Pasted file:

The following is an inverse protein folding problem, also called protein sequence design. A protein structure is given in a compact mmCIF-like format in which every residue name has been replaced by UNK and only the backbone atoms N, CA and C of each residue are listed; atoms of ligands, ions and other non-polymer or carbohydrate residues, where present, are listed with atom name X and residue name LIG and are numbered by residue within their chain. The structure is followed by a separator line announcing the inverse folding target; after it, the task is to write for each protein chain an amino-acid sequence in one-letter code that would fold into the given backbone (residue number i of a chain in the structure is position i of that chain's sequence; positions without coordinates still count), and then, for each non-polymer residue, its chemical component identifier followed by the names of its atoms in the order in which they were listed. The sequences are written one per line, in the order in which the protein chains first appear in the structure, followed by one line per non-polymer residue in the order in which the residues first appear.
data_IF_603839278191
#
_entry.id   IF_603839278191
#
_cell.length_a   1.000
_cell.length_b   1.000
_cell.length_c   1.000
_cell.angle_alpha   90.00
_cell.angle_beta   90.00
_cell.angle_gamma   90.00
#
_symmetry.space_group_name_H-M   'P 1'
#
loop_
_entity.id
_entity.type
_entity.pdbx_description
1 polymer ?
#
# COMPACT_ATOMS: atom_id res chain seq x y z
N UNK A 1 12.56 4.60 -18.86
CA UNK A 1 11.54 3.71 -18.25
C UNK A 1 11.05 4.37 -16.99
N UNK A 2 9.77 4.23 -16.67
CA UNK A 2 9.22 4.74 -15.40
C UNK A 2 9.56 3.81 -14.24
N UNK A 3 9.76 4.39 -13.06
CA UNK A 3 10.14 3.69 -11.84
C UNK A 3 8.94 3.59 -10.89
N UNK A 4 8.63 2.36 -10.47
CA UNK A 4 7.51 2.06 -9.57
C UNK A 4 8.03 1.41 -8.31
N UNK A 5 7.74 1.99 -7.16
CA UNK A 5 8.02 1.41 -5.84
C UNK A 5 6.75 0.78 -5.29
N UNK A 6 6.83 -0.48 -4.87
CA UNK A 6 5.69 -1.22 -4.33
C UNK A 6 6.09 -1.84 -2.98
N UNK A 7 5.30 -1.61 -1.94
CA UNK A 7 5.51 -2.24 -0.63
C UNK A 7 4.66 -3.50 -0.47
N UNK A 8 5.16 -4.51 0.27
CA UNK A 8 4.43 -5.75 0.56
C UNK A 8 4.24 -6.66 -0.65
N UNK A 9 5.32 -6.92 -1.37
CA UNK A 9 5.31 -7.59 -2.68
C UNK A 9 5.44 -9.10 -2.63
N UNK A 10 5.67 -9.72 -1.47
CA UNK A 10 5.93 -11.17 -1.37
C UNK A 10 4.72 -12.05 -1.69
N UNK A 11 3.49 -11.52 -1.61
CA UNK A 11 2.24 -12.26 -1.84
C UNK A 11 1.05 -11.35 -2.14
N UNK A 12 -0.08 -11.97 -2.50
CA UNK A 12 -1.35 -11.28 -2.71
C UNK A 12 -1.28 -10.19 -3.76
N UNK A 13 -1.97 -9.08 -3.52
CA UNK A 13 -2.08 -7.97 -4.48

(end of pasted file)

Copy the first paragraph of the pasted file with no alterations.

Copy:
The following is an inverse protein folding problem, also called protein sequence design. A protein structure is given in a compact mmCIF-like format in which every residue name has been replaced by UNK and only the backbone atoms N, CA and C of each residue are listed; atoms of ligands, ions and other non-polymer or carbohydrate residues, where present, are listed with atom name X and residue name LIG and are numbered by residue within their chain. The structure is followed by a separator line announcing the inverse folding target; after it, the task is to write for each protein chain an amino-acid sequence in one-letter code that would fold into the given backbone (residue number i of a chain in the structure is position i of that chain's sequence; positions without coordinates still count), and then, for each non-polymer residue, its chemical component identifier followed by the names of its atoms in the order in which they were listed. The sequences are written one per line, in the order in which the protein chains first appear in the structure, followed by one line per non-polymer residue in the order in which the residues first appear.